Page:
Universal Coverage Could Bolster Financial Security
"We are likely to witness an improvement in the financial security for the currently uninsured" and "increases in health care spending -- quite possibly substantial ones" in states that adopt universal health care systems, Amy Finkelstein, an assistant professor of economics at Massachusetts Institute of Technology and a faculty research fellow at the National Bureau of Economic Research, writes in a Wall Street Journal opinion piece.
According to Finkelstein, increases in health care spending likely would occur if universal coverage was enacted, because "when individuals have insurance, they tend to consume more health care." In addition, "hospitals and doctors respond to the increased demand for health care by changing some of the ways in which they practice medicine," including purchasing more technology as more people are able to afford such services, she writes.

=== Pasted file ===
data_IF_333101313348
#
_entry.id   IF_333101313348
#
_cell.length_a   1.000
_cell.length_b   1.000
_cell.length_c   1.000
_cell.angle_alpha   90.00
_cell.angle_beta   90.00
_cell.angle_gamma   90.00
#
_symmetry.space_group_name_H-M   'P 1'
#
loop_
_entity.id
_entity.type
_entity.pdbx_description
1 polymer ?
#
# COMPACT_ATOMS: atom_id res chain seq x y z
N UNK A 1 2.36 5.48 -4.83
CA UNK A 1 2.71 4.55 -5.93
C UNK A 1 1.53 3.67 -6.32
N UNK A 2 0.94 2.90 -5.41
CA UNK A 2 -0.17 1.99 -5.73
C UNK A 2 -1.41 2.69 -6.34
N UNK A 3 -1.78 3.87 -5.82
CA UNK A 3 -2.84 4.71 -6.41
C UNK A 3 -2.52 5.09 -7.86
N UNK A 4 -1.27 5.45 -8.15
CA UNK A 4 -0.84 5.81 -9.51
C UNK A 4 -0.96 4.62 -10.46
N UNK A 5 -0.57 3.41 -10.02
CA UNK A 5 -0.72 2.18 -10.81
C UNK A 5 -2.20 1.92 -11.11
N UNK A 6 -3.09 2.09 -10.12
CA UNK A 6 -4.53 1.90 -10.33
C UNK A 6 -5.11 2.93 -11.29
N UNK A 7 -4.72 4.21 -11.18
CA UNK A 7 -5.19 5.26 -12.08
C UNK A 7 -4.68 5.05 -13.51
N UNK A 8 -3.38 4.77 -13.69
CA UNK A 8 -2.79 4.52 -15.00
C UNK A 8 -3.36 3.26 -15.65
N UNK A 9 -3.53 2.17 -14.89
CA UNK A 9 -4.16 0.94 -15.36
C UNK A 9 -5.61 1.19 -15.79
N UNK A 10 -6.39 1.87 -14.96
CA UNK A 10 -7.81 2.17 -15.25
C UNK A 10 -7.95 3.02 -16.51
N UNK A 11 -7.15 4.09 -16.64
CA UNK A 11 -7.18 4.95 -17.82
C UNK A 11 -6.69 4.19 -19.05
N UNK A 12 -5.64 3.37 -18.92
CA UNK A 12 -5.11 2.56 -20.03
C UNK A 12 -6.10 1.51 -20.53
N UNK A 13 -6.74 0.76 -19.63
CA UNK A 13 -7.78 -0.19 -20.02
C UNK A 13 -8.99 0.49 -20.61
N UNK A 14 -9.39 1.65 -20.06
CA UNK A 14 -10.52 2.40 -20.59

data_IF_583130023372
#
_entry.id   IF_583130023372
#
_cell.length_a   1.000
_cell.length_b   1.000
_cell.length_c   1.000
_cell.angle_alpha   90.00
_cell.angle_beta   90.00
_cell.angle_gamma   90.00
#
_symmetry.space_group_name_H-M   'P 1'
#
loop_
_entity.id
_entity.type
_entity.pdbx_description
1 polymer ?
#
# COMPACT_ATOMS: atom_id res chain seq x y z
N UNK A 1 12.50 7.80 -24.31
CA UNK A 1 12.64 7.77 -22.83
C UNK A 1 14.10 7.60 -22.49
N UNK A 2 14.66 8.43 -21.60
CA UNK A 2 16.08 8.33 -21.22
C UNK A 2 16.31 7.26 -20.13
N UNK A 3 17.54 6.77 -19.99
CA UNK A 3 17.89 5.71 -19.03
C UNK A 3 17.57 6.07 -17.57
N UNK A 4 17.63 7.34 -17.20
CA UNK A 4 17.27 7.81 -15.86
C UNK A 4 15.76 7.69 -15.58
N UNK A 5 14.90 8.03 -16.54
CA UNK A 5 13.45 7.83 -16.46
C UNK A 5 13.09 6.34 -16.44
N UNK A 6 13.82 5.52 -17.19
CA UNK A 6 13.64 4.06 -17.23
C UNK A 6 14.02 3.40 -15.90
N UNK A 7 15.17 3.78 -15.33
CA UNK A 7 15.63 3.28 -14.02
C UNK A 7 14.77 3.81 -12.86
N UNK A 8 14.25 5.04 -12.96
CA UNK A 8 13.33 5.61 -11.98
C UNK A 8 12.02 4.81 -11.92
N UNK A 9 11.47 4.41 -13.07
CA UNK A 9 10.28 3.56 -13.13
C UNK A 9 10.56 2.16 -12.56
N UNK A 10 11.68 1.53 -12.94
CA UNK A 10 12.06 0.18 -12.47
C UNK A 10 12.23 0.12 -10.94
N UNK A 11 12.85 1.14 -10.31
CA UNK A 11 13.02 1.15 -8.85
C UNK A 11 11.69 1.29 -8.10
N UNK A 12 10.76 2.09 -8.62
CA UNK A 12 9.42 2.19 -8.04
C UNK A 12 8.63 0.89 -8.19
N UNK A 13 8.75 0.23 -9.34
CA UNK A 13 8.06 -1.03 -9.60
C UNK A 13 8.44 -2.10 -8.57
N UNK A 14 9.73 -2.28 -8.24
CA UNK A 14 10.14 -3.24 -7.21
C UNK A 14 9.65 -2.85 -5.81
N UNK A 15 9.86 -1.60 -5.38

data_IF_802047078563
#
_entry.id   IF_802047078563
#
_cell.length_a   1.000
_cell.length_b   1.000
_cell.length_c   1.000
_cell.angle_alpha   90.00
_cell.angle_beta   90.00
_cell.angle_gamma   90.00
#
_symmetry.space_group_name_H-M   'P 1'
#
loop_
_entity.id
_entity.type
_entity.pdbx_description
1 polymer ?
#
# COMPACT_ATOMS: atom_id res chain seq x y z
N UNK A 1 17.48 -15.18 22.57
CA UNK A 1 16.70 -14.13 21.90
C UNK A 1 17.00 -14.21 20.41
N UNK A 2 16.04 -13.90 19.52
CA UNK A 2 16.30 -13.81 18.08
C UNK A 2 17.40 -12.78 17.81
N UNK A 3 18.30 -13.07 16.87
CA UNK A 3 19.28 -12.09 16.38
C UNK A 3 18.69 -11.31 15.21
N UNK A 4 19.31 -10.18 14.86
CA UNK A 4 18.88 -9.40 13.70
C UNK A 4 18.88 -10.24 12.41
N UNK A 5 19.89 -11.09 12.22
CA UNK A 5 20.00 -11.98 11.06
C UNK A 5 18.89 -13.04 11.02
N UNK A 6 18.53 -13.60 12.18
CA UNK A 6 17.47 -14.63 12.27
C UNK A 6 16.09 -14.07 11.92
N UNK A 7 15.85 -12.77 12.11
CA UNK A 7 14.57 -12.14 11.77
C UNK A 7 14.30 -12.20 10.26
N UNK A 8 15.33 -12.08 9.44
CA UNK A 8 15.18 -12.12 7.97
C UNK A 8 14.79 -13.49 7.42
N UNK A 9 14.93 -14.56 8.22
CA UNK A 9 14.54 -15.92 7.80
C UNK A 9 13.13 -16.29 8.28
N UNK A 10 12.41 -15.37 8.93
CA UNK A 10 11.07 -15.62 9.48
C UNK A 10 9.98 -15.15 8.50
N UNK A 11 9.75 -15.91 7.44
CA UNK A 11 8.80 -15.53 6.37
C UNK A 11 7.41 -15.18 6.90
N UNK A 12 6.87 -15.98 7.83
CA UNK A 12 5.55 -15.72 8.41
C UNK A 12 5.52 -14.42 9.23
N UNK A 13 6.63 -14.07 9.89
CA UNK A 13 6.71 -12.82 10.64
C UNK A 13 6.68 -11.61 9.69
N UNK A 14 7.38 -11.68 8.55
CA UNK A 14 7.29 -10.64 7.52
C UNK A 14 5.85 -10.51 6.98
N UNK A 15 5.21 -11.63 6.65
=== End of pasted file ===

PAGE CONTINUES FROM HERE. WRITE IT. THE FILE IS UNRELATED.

Finkelstein writes that for "evidence" of how universal health coverage programs "can lead to increased spending, just look at the effects of the introduction of Medicare in 1966." According to Finkelstein, "While the health benefits from Medicare ... remain uncertain," there is "clear evidence" that the program provided "substantial financial protection to the elderly."
Before Medicare, seniors were "not forgoing life-saving treatments," Finkelstein writes, adding, "Rather, they were getting these treatments, albeit at large or even enormous personal financial cost." According to Finkelstein, "Medicare did not so much save lives as it did provide financial security," adding, "This is the goal of insurance -- not to prevent an awful event from occurring, but to make sure that it if does occur, you are not devastated financially" (Finkelstein, Wall Street Journal, 2/28).